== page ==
Continent-sized Martian dust storm still growing and turning day to night

NASA's Opportunity rover is stuck in a huge storm that has literally turned day to night, forcing the solar-powered robot to nap for now.

Eric Mack
Eric Mack Contributing Editor
Contributing editor Eric Mack covers space, science, climate change and all things futuristic. His encrypted email for tips is ericcmack@protonmail.com.
2 min read

It's awful hazy here right now.


NASA's Mars Reconnaissance Orbiter spotted a major dust storm on the Red Planet on June 1. Within a week, the storm had grown to cover an area larger than North America. Just a few days later, NASA says the storm has more than doubled in size again making it nearly the size of Asia and casting a very ominous shadow on the Opportunity Rover, which is caught in the storm.

"The storm is one of the most intense ever observed on the Red Planet, according to a NASA release dated Tuesday. "It has blocked out so much sunlight, it has effectively turned day into night for Opportunity, which is located near the center of the storm, inside Mars' Perseverance Valley."

NASA estimates that the storm covered more than 15.8 million square miles (41 million square kilometers) -- about the area of North America and Russia combined -- as of Sunday.  

Tanya Harrison, who has worked on the science teams for Opportunity and other projects, says the storm now covering a big chunk of Mars isn't like what you might have seen in the "The Martian."

"The atmosphere of Mars is so thin, there's not a lot of oomph behind the wind," she wrote on Medium Monday. "It's not the wind that's the problem—it's the dust."

Martian dust storms send a layer of very fine dust into the atmosphere, blotting out the sun. This isn't good for a solar powered rover like Opportunity. 

The images below show just how much dust can create darkness on Mars. The first five are actual daylight photos from Opportunity during different degrees of dustiness. The final two images simulate how dark it would get during even more intense storms. Right now, it's even more intense then the darkest image below on the far right.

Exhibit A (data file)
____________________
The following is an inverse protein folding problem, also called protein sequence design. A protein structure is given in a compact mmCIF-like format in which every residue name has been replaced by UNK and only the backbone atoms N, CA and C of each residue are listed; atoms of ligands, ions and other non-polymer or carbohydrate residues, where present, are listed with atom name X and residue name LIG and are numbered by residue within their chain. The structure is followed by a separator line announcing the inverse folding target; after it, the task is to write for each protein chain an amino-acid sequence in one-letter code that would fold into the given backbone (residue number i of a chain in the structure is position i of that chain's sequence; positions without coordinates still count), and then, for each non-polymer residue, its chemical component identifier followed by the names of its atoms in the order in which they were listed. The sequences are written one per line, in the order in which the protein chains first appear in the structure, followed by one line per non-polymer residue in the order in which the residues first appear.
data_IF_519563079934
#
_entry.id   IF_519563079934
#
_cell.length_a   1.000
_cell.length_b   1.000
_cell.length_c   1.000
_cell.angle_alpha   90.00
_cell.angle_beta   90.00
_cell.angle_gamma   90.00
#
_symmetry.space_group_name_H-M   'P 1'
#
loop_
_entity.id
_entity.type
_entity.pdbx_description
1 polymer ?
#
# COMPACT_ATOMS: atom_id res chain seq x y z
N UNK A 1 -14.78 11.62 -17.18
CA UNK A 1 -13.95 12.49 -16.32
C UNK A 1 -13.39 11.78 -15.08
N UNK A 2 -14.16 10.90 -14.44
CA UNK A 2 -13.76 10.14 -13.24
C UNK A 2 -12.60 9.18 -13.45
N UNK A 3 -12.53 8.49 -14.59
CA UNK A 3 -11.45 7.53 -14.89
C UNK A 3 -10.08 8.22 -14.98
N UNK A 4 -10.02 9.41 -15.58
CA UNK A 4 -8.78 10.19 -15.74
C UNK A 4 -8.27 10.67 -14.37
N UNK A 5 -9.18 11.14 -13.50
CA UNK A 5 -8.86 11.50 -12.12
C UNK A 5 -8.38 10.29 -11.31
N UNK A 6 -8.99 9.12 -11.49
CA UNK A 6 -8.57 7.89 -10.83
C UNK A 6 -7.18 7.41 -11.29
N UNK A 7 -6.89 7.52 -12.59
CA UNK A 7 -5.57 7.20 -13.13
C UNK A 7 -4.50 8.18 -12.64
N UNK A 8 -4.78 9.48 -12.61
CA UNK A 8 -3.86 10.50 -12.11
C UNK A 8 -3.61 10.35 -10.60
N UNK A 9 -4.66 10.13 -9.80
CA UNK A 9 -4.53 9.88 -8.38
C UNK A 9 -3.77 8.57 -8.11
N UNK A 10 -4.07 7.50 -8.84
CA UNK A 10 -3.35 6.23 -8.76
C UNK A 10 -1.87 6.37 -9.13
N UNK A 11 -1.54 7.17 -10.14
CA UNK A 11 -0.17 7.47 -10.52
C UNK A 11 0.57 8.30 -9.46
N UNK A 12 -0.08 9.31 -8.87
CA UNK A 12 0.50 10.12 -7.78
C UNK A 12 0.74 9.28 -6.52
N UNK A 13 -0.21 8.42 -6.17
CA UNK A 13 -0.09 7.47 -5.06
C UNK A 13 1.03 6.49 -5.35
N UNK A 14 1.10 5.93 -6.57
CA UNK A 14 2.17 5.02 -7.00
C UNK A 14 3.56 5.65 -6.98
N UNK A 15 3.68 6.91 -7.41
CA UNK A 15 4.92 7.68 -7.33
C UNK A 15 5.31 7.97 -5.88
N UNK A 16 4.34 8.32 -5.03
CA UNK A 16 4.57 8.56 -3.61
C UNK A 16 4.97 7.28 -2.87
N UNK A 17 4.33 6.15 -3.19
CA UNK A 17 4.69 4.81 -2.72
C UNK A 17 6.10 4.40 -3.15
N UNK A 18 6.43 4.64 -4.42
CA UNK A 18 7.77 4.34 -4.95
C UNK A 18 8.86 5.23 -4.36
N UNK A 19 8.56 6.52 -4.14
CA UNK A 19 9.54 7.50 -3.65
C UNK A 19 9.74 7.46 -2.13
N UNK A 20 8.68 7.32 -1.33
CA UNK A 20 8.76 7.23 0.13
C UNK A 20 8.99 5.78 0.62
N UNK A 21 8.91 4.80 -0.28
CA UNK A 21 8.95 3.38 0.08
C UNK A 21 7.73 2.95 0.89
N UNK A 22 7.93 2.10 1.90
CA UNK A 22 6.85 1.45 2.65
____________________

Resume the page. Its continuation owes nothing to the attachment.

Enlarge Image

What different values of atmospheric opacity, or tau, look like on Mars. Up through 4.7 are actual images from Opportunity; 6 and 8 are simulated. Current Tau is greater than 10, making it darker than any of these shots.

NASA/JPL-Caltech/Cornell/ASU/Doug Ellison

For now, Opportunity remains in hibernation, waiting for the storm to lift and the power-giving sun to return.

This could be just the beginning, though, as this is nowhere near the biggest dust storm we've seen on Mars. Back in 2001, a monster dust devil kicked up so much haze that it covered the entire planet, save for the peak of 15 mile-tall (24 km) Olympus Mons.

All that haze trapped so much heat that it actually raised the temperature by 30 degrees Celsius (54 degrees Fahrenheit).

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See all photos

So yes, things can actually get much worse on Mars. Something to consider as we look at the likelihood of sending humans there in our lifetimes

NASA will hold a teleconference Wednesday at 10:30 a.m. PDT on the status of Opportunity, the storm and what it hopes to learn from watching the storm. You can watch live via YouTube and ask questions via social media using the hashtag #askNASA.

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